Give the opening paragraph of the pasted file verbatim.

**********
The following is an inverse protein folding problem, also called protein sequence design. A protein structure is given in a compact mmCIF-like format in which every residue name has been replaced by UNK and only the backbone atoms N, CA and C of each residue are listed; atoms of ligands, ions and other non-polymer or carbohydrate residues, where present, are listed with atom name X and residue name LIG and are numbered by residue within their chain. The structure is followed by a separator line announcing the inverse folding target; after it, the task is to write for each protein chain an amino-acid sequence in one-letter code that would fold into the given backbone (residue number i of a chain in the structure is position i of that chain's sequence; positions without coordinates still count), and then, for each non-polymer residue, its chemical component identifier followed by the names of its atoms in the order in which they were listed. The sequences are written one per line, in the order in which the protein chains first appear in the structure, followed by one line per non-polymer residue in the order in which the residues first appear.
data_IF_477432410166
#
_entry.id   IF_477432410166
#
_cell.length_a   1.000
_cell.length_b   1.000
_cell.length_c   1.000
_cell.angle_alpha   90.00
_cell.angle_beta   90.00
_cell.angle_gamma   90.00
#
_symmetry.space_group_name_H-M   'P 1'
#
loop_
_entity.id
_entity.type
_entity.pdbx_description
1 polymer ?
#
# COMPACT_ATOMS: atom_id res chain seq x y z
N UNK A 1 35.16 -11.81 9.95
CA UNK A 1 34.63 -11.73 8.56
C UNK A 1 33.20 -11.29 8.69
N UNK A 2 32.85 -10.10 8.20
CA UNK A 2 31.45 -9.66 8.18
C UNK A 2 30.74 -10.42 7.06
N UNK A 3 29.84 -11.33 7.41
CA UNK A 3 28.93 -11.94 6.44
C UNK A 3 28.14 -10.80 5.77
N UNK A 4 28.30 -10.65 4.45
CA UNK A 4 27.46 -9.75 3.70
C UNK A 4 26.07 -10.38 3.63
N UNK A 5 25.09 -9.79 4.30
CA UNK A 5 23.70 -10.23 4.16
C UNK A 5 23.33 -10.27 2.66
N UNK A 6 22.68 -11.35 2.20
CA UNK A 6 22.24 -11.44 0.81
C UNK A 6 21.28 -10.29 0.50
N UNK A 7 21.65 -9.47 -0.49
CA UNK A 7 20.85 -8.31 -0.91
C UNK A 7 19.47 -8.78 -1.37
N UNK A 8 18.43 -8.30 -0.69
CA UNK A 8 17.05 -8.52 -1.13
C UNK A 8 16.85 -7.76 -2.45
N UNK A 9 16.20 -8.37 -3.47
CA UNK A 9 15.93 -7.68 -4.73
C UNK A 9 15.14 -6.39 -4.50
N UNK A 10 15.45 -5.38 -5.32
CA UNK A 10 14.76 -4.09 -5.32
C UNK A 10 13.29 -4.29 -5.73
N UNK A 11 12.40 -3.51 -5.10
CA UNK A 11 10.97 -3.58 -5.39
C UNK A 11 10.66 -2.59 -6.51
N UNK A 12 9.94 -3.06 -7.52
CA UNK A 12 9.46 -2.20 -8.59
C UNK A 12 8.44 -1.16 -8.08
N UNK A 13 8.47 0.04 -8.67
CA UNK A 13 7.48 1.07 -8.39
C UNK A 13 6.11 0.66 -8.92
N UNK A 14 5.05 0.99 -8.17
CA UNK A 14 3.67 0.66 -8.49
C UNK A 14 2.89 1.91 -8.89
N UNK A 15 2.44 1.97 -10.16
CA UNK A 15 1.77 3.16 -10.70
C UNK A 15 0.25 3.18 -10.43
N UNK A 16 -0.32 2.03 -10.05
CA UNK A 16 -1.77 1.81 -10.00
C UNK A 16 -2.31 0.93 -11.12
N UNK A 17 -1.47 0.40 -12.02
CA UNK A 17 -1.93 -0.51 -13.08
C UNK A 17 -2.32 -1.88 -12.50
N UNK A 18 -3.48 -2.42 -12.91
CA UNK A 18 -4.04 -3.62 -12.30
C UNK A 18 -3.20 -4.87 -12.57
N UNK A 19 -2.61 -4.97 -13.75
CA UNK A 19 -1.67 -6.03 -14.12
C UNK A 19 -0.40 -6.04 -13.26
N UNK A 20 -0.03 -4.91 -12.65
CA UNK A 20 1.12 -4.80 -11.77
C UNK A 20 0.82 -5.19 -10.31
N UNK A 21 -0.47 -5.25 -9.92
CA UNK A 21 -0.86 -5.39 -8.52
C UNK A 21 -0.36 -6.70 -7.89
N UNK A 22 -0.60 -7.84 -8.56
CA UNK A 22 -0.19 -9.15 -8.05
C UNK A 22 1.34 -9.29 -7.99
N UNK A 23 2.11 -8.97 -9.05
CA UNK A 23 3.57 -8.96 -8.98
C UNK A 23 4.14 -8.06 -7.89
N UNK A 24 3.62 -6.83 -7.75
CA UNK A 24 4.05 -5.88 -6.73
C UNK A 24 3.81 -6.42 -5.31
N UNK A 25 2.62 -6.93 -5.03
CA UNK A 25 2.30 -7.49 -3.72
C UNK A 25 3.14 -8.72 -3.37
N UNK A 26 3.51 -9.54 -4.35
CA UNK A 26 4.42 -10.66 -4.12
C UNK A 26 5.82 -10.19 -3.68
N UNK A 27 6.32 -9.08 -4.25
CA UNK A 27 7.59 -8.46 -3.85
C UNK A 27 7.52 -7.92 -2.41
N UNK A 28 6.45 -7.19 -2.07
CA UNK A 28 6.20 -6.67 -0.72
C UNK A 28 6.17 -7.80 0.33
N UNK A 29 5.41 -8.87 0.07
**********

The following is an inverse protein folding problem, also called protein sequence design. A protein structure is given in a compact mmCIF-like format in which every residue name has been replaced by UNK and only the backbone atoms N, CA and C of each residue are listed; atoms of ligands, ions and other non-polymer or carbohydrate residues, where present, are listed with atom name X and residue name LIG and are numbered by residue within their chain. The structure is followed by a separator line announcing the inverse folding target; after it, the task is to write for each protein chain an amino-acid sequence in one-letter code that would fold into the given backbone (residue number i of a chain in the structure is position i of that chain's sequence; positions without coordinates still count), and then, for each non-polymer residue, its chemical component identifier followed by the names of its atoms in the order in which they were listed. The sequences are written one per line, in the order in which the protein chains first appear in the structure, followed by one line per non-polymer residue in the order in which the residues first appear.